Richard was a delicate child and considered by his family to be somewhat “slow”. But he thrived at Stowe under the benign oversight of the headmaster, JF Roxburgh; he enjoyed cricket and the OTC (in which he served with Prince Rainier of Monaco), and he won a place at Oriel College, Oxford.
War was declared during his last year at school and, declining the place at Oxford, he volunteered with a school friend to join the Army. As he was only 17 he had to enlist in a young soldiers’ battalion in the Royal Berkshires, eventually joining the family regiment, the Coldstream Guards, in 1941.
Commissioned in the 4th Battalion, which became part of 6th Guards Brigade, he saw action in Normandy after D-Day and took part in the push through Germany. After V-E Day he joined the 3rd Battalion and was sent to Palestine, where Jewish settlers were trying to oust the British.
“By the time we arrived in Haifa most of us were pro-Jew,” Carr-Gomm recalled. “However, such was the behaviour of the Jews during the next two and a half years that, by the time we left, we were almost entirely pro-Arab. We became so anti-Semitic that when the battalion returned to England and was posted to Aldershot, the Hebrew symbol was torn off the synagogue nearby and the officers, burning it, danced round the funeral pyre.”
After two years’ service in the Canal Zone in Egypt, in 1953 Carr-Gomm returned to England and to a life of public and ceremonial duties. The germ of the idea for Abbeyfield came to him during his return from Egypt when, travelling through Europe by train, he decided to stop to visit the Turin Shroud. “On the way I came across this rather smart street full of older people and handicapped children, both rich and poor,” he recorded. He had wandered into the Little House of Providence, an 8,000-strong community set up in 1827 by St Joseph Benedict Cottolengo to support the lonely and destitute. The discovery made him curious about how the elderly were treated in Britain. Attendance at a Billy Graham crusade at Harringay crystallised his decision to dedicate his life to helping others: “I felt at one with God,” he said, “and seemed able to plan my future with clarity.”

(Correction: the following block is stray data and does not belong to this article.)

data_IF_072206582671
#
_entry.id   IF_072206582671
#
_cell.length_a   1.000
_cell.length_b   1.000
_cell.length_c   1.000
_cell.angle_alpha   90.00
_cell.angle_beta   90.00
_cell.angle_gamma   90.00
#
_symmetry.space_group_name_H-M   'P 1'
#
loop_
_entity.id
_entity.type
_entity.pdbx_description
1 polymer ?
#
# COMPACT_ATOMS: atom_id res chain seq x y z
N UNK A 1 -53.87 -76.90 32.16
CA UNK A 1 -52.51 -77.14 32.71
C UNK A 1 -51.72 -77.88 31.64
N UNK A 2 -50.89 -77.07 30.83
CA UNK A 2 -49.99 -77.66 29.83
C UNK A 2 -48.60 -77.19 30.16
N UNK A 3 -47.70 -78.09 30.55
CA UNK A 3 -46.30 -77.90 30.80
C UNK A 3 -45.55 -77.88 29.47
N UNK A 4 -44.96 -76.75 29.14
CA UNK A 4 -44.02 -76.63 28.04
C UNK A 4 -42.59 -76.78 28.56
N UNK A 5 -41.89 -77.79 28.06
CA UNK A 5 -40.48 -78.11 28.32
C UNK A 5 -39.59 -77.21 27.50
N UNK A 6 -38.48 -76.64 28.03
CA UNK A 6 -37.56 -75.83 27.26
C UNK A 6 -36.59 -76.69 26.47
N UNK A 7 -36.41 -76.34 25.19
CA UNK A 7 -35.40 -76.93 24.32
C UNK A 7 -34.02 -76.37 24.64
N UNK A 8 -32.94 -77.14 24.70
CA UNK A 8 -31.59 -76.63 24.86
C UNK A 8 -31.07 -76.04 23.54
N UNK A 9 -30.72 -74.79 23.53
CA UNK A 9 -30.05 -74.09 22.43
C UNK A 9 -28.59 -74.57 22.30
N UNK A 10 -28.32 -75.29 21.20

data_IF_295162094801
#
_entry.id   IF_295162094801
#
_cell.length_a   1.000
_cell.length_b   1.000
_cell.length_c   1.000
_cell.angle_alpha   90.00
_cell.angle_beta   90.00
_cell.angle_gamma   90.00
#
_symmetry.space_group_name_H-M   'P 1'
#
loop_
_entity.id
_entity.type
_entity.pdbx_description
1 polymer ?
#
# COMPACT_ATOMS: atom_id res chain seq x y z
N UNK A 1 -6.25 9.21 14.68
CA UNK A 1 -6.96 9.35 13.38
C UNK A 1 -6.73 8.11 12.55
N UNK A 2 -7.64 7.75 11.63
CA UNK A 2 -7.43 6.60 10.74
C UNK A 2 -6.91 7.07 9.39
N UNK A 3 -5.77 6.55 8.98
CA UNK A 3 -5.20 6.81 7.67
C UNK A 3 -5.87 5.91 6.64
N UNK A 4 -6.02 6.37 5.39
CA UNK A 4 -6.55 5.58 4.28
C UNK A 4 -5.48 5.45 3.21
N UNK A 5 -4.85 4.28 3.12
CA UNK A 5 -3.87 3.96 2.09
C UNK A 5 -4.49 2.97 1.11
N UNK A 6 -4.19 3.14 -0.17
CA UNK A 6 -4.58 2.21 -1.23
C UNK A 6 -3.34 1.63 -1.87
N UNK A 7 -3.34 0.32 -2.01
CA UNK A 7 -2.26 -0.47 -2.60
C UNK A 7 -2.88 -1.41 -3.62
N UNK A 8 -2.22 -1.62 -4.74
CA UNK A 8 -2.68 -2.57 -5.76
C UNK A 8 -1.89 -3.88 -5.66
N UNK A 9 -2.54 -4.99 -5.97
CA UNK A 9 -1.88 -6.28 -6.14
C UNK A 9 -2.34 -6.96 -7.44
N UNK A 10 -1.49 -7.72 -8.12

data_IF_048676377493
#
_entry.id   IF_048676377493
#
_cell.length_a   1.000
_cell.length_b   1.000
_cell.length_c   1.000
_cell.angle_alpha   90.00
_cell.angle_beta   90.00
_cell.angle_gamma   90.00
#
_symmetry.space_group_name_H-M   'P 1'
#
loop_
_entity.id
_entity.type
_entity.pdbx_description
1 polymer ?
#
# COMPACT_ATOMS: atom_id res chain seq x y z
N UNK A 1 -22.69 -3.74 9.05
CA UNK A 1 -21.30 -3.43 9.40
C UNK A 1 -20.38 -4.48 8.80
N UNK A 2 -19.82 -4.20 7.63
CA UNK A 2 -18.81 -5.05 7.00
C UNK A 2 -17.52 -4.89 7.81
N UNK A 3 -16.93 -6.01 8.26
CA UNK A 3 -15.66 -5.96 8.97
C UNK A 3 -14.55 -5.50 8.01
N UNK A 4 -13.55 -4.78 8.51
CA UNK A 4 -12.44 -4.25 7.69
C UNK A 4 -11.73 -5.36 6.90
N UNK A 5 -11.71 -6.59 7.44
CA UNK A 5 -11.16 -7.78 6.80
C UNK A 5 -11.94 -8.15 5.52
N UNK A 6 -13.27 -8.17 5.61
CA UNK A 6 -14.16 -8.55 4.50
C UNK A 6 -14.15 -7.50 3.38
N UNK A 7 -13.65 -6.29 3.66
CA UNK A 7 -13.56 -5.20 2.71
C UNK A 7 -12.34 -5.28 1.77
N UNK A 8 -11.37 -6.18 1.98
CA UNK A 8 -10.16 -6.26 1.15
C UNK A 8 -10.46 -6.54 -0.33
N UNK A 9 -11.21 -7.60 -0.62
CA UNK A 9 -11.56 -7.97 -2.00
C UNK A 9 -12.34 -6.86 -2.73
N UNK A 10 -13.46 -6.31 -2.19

Bermondsey seemed a good place to start as he had got to know the area through visits to his family’s agent. Sometimes he had taken old and handicapped people living on the family’s estates for drives, and had visited them in their clubs.
In 1955 he took a bedsitting room in Abbeyfield Road and, throwing himself into the spirit of the place on his first evening, went out and bought a “typical” Bermondsey meal of pease pudding. “I felt that I had arrived and come to peace and safety,” he recalled.